I bet you’ve noticed protein is a hot topic in the fitness and nutrition industry these days.
It seems like everything you see on the shelves these days says something like more grams of protein per serving than ___.
The benefits of higher protein intake are pretty established from a scientific perspective, and over the last decade, a lot of the old protein myths have been dispelled.
I’ll tell you right away, the most enduring misconception I encountered in my research was: you cannot get enough protein without eating meat.
With me switching to a plant-based diet—and therefore plant-based protein sources—this was of course an issue of concern. I am an active guy. I love being active. The idea that I’m not properly fueling my body is something to think about.
My research led me to conclude that it is just that: a misconception. But it is easy to just make the statement and leave it at that!
And since I value authenticity and the sharing of knowledge, I set out to understand protein a little better and answer questions like…
- What would it take to get sufficient protein intake and nutrients to perform my best?
- Can a plant-based diet (vegetarian diet specifically) provide complete proteins?
- What protein supplements, if any, might be needed?
- What is the overall risk of protein deficiency for someone both highly active and a plant-based eater?
- Can you get too much protein?
And of course, I’ll be sharing my findings and experiences with you!
Protein: The Straight Deal
If we want to really answer the above questions, the first thing to cover is a short breakdown of what protein actually is and what it’s meant for.
Protein is an essential nutrient for the human body (and just about every other living thing). It’s one of the three “macronutrients”, alongside carbohydrates and fats.
And it is way more than something you eat just to build muscle mass. Protein is used to create and repair muscles, transport molecules, clot blood, build neurons and immune cells, enzymes, and much much more.
Proteins themselves are made up of small building blocks called amino acids. So think of it like highly, highly specialized Lego. The body breaks down any protein we ingest into these amino acids and then re-builds it into whatever is needed.
What Are Essential Amino Acids?
The argument that you need to eat meat in order to get enough protein is partially based on if you are getting enough of what are called essential amino acids.
To put it simply, you can divide amino acids into four different kinds…
- Non-essential (amino acids our body can make by itself)
- Conditional (our body can make them under special circumstances)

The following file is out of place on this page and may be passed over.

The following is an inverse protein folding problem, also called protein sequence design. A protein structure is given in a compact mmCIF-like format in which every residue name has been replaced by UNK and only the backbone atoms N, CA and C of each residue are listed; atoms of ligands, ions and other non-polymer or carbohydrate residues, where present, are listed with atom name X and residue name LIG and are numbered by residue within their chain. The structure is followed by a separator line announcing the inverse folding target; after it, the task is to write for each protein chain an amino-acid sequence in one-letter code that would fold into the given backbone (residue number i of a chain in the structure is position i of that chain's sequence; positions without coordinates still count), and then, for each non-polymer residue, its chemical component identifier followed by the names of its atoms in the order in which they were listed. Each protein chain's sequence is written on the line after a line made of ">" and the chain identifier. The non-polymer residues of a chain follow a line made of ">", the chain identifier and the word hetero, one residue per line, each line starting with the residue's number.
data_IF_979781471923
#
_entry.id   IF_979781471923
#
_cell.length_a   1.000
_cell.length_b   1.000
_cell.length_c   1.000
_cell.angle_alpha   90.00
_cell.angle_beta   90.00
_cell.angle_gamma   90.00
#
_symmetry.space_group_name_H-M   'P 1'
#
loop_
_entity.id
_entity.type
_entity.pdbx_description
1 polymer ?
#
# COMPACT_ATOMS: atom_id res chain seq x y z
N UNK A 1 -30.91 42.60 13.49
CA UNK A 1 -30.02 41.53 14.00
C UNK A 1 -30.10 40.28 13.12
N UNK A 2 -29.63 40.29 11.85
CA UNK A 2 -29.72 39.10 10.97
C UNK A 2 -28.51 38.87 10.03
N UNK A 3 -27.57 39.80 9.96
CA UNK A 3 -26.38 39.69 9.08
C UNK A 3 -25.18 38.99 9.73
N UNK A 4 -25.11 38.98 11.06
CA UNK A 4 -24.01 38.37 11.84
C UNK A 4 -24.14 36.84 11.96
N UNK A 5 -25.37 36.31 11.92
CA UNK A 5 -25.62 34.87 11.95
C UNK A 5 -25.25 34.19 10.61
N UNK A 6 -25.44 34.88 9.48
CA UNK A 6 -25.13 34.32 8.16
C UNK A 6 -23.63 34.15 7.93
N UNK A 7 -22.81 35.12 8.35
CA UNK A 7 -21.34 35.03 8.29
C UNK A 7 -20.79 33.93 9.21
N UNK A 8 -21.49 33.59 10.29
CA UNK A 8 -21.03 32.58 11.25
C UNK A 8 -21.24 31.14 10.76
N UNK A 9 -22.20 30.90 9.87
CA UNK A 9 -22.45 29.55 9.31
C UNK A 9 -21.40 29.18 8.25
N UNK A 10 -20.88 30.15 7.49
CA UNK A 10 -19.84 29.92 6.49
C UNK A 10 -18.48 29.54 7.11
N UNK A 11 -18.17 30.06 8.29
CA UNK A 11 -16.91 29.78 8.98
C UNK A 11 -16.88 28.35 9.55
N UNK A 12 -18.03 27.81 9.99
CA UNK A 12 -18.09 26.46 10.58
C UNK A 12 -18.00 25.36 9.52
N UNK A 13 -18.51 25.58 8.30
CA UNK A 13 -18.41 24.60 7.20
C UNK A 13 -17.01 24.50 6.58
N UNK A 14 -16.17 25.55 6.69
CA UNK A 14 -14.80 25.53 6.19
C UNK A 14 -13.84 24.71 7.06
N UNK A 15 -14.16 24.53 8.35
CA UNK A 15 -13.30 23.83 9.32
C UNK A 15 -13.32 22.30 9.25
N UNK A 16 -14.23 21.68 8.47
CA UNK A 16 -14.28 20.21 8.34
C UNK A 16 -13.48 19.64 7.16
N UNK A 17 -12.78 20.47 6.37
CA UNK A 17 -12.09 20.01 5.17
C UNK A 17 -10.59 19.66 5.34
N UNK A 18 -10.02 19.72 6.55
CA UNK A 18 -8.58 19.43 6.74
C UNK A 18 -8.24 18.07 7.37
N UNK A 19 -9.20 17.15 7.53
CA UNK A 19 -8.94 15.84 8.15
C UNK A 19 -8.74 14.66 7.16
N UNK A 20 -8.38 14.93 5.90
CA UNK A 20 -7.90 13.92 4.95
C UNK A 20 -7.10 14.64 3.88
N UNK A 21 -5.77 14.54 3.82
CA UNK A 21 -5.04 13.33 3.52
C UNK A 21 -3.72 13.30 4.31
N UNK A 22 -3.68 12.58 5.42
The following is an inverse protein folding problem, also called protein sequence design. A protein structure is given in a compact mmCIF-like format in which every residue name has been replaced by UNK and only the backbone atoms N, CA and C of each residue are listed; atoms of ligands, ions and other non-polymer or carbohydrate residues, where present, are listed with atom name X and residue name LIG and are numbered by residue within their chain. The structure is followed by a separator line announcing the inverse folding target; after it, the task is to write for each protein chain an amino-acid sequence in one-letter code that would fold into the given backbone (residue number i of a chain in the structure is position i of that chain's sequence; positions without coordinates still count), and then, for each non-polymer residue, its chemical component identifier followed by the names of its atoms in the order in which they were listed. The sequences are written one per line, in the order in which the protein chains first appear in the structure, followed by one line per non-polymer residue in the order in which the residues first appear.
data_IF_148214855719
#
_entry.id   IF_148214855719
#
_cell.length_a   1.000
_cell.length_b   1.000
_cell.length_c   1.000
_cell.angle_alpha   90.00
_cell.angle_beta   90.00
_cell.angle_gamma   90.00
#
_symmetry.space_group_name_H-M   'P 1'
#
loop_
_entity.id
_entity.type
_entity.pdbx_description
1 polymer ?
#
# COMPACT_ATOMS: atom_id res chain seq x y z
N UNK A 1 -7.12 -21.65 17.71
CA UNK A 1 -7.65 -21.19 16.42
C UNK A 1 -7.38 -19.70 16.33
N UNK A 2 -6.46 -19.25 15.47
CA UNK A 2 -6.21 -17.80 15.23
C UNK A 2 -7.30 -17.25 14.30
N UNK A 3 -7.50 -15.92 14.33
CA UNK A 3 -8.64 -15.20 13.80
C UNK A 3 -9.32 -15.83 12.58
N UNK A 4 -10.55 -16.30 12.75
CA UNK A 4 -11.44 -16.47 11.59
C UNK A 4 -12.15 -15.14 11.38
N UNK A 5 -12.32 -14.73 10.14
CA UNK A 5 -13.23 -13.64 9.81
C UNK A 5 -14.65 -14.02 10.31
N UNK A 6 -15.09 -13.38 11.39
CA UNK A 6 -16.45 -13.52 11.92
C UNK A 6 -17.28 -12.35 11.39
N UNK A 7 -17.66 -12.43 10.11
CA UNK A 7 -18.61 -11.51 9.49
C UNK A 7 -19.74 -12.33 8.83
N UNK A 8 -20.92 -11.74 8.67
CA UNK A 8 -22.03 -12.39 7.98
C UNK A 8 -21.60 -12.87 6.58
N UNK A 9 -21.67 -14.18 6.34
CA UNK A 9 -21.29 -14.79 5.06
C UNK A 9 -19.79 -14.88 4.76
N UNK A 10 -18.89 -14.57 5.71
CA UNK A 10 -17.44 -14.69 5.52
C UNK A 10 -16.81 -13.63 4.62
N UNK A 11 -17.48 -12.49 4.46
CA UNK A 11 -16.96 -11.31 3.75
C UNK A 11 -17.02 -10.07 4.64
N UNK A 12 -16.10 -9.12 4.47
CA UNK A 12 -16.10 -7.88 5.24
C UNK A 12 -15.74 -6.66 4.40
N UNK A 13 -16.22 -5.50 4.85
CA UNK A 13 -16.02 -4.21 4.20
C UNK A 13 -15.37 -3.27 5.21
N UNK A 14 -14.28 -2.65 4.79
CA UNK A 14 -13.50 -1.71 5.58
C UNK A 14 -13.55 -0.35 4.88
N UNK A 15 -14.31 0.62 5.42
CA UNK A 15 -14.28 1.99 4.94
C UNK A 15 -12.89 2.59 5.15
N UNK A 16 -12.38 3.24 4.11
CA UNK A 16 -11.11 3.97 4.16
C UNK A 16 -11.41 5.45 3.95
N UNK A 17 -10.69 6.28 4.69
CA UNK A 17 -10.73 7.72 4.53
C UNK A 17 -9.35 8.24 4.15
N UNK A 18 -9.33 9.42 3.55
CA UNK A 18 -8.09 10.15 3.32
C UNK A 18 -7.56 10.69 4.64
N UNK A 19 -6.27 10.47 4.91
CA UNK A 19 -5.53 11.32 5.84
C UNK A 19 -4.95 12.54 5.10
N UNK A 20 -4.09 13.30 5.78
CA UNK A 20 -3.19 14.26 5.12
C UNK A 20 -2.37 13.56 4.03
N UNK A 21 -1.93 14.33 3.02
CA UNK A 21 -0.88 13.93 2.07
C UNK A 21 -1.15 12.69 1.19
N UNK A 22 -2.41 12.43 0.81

- Essential (our body can’t make these, so they’re a big part of eating healthy)
- Branch-Chain (basically essential amino acids that are more important)
Proteins that have all the essential amino acids are called “complete proteins”. Meat, eggs, and milk are all good examples of a complete protein; they’ve got all the essential and branch-chain amino acids.
Protein Intake: One Size Fits All?
It’s obvious that, for example, an Olympic powerlifter will have protein needs that would leave regular folks dizzy. But what do the rest of us—who don’t need to lift 800 pounds—require?
What I’ve found is that there isn’t a one size fits all solution to meeting protein needs. The main factors that influence protein absorption and consumption really depend on 3 things: your individual body, goals, and preferences.
An athlete’s needs, your needs, and mine will uniquely affect how much protein our body breaks down into amino acids to repair muscles and recover from exercise. It is wiser to start with the base level requirements.
So let’s look at first the benefits of enough protein, follow that with the base-level requirements, then compare plant-based protein sources with animal sources of protein so we can see what getting enough might look like for you.
The Benefits of Enough Protein
Let’s be honest: you’re probably here because you are curious and want to see if the plant-based diet might work for you. Part of the success of plant-based meals is dependent on getting enough protein overall; if we solve for that, we’re golden, and here’s why.
Getting more protein can help with…
- Muscle repair and recovery speed
- Body composition (levels of fat vs muscle)
- Appetite control (since protein increases satiety, you eat less)
- Lowering blood pressure and cholesterol
- A tougher immune system
Here’s the starting point for how much protein you need for either maintenance (keeping your body up and running), or looking to build some muscle.
- Sedentary: You’ll need at least 0.36 grams of protein per pound of body weight
- Athletes: 0.55 to 1 gram/pound will do for maintenance, but you’ll of course need more if you’re really pushing it.
- Adults Over 65: Interestingly, there’s growing evidence that a higher intake is helpful; at least 0.55-0.91 grams/pound.